Debra Scott -- Interior Design, 3/1/2003 12:00:00 AM
When Dennis Miller was hunting for a summer home in sleepy Bellport, New York, his real-estate broker asked—almost as a joke—if he'd like to see a house where the living room had eight doors. How the layout got that way is uncertain. Miller speculates that the bungalow was originally an icehouse, later turned into a residence for the manager of one of the bayside hotels that drew tourists to Long Island's south shore in a bygone era.
One thing is clear. "Whoever designed the house was smart about how people communicate," Miller says, equating the circulation function of the eight-doored living room with that of a Roman villa's courtyard. In fact, when he compares the humble Arts and Crafts abode to the Villa Rotunda, it's with only a smidgen of irony.
After snatching up the 1,700-square-foot bungalow, Miller began to fill it with a handsome mix of heirlooms, flea-market finds, and pieces from his New York furniture showroom, Dennis Miller Associates. Yard sales yielded beloved examples of "bad art," as evidenced by the dog portraits hanging in the study. Of more exalted pedigree is one of his favorite possessions, the master bedroom's print of Air Force One as conceived by Raymond Loewy.
In a corner of the living room, beneath a large multi-paned Arts and Crafts window, an eclectic modernist seating group reflects a sensibility formed by architectural training in the 1960s. Two Pension birch chairs by Alvar Aalto face Hans Wegner's Ox chair, covered in black leather. Between them stand Mies's steel-and-glass cocktail table and a contemporary piece, Patrick Naggar's apricot-upholstered Club sofa. Next to it, a turned-wood lamp acts as a bourgeois counterpoint to Antoine Proulx's René Magritte–influenced mahogany end table, with its kookily placed doors and drawers, both real and faux.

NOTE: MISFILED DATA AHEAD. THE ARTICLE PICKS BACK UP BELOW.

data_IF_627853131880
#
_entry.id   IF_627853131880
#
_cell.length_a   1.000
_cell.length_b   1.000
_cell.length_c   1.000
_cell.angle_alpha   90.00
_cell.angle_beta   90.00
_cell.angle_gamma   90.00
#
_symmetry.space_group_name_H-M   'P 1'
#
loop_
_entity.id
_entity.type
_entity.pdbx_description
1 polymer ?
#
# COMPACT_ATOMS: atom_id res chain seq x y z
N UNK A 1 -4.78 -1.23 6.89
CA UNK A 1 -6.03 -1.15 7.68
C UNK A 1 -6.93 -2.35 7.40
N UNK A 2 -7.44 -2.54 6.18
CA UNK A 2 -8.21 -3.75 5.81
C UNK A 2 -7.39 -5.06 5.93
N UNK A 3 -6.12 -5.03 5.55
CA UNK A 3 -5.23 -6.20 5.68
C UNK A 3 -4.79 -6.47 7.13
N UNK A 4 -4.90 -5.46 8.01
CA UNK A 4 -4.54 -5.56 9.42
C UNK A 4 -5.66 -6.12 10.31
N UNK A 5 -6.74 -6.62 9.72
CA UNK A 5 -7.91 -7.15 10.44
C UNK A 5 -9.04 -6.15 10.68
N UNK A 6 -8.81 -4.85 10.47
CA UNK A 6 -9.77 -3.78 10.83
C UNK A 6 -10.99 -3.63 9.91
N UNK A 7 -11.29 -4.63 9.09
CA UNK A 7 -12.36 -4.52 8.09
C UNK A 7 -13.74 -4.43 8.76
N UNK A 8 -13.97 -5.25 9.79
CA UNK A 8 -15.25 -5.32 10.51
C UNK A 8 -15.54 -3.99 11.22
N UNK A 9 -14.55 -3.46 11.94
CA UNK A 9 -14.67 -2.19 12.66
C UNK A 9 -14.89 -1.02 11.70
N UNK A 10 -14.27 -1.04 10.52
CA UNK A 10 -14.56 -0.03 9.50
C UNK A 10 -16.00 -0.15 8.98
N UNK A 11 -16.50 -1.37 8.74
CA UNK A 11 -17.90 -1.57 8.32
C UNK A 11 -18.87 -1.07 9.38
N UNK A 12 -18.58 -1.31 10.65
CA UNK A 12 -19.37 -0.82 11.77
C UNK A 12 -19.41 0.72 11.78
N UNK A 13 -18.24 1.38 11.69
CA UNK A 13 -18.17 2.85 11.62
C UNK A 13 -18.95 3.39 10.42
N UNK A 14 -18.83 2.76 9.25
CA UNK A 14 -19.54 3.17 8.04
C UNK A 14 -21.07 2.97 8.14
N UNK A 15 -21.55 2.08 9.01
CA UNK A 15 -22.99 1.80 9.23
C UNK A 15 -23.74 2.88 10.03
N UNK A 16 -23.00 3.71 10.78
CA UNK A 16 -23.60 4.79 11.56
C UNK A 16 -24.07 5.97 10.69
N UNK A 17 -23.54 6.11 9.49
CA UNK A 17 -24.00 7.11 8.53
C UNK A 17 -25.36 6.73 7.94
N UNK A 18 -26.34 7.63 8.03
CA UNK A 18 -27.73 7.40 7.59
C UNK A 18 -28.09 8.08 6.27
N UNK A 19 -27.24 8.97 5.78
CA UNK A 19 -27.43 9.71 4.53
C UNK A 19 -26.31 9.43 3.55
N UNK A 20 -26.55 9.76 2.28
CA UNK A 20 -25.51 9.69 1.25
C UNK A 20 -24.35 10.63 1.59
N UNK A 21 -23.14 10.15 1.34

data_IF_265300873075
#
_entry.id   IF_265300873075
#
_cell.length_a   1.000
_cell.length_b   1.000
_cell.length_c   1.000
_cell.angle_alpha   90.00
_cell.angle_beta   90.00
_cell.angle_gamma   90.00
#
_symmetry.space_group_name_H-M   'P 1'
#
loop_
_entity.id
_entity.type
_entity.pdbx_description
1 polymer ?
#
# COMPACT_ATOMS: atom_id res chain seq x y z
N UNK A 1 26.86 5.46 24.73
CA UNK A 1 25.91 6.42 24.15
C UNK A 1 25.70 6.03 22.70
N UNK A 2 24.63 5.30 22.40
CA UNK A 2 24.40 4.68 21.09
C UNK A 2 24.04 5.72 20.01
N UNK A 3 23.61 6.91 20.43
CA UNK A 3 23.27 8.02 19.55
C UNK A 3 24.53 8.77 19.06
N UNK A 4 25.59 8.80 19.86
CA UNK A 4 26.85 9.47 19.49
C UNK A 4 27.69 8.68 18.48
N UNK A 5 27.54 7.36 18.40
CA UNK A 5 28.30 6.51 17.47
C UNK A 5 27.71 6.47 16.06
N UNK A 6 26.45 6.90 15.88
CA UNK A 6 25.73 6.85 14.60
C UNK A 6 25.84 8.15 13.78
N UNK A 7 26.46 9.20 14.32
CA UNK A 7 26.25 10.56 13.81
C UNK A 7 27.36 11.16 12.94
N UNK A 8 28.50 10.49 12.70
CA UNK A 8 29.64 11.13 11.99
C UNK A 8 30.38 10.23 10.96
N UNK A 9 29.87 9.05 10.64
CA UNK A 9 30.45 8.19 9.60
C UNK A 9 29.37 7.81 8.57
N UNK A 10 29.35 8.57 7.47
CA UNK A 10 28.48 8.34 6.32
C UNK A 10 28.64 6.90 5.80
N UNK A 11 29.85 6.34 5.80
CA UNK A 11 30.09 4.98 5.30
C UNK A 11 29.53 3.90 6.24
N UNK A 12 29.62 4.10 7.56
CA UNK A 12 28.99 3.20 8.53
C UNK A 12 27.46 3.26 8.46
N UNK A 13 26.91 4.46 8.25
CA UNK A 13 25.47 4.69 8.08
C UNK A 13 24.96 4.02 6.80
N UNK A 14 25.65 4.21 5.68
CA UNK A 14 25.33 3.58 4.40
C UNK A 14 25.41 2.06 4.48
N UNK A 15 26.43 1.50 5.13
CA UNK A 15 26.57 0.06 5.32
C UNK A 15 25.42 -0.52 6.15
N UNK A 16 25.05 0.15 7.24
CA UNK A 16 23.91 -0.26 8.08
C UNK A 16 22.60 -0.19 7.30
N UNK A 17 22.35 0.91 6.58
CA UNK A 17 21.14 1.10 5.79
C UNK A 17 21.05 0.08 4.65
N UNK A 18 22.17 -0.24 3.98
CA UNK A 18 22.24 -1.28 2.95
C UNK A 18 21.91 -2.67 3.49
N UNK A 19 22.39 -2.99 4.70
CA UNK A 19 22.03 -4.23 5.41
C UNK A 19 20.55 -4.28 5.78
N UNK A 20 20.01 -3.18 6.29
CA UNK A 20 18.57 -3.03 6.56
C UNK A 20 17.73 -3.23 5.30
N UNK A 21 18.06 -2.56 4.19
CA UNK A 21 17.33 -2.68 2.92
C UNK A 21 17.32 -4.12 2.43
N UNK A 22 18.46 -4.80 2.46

By the fireplace, Miller has composed a characteristic still life. An antique pine table serves as a bar. Next to it, a 1920s Egyptian-revival stool, found for $10 at a yard sale, is heaped with blankets. The antique wooden rooster on the mantel accompanies a handful of black ceramic vases from Oaxaca, Mexico. Across the room, woven-twine 1940s chairs—a legacy of Miller's grandparents—surround a moderne dining table in mahogany.
Miller spends most of his time on the enclosed side porch, sprawled on a plum-colored chair and ottoman by Clodagh. "It's great for napping," he says. Kevin Walz's bright orange slotted-cork table mocks the serenity of the teal-painted floor. "Teal just looks like a porch color to me," Miller explains. He painted the interior shingles of the porch in the same shade as the sand on nearby Atlantic beaches.
If Miller's not lounging on the porch, he's probably outside on the brick terrace. It's built around a honey locust tree, which provides dappled sunlight for the stainless-steel lawn furniture. When more shade is required, Miller rolls over a wheeled umbrella. The only thing lacking is a door. Or eight.